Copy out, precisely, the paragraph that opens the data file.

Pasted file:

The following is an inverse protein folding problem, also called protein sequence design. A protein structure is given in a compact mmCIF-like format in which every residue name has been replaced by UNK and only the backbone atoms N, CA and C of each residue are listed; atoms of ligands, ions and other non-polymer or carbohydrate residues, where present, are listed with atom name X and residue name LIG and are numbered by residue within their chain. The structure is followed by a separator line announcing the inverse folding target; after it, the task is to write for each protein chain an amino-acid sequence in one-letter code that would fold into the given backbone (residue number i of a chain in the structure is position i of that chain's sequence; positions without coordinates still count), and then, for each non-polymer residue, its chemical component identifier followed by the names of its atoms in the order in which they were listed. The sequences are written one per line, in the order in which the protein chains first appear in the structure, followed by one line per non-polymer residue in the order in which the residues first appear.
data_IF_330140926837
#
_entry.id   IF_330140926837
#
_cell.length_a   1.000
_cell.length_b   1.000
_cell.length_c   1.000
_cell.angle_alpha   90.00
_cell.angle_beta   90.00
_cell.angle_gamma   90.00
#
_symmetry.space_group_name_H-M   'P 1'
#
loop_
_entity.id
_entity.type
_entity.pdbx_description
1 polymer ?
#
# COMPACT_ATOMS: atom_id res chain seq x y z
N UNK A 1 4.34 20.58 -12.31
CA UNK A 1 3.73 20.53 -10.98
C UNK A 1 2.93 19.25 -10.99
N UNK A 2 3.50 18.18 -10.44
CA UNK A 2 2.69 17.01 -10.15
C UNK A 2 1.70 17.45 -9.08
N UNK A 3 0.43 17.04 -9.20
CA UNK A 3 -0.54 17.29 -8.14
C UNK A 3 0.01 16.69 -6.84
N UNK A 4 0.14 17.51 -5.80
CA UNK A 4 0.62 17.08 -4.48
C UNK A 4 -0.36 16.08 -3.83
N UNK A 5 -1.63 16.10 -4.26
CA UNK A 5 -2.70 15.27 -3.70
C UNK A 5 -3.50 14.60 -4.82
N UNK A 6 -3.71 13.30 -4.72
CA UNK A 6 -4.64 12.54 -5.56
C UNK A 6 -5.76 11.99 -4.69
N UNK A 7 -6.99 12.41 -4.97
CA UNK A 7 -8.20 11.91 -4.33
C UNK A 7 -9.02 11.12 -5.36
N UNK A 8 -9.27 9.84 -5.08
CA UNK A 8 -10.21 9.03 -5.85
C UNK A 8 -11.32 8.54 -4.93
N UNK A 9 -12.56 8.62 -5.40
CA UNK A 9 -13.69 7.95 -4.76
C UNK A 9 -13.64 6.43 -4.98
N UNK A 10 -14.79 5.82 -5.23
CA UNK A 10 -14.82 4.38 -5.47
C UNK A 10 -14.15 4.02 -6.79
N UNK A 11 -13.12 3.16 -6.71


The following is an inverse protein folding problem, also called protein sequence design. A protein structure is given in a compact mmCIF-like format in which every residue name has been replaced by UNK and only the backbone atoms N, CA and C of each residue are listed; atoms of ligands, ions and other non-polymer or carbohydrate residues, where present, are listed with atom name X and residue name LIG and are numbered by residue within their chain. The structure is followed by a separator line announcing the inverse folding target; after it, the task is to write for each protein chain an amino-acid sequence in one-letter code that would fold into the given backbone (residue number i of a chain in the structure is position i of that chain's sequence; positions without coordinates still count), and then, for each non-polymer residue, its chemical component identifier followed by the names of its atoms in the order in which they were listed. The sequences are written one per line, in the order in which the protein chains first appear in the structure, followed by one line per non-polymer residue in the order in which the residues first appear.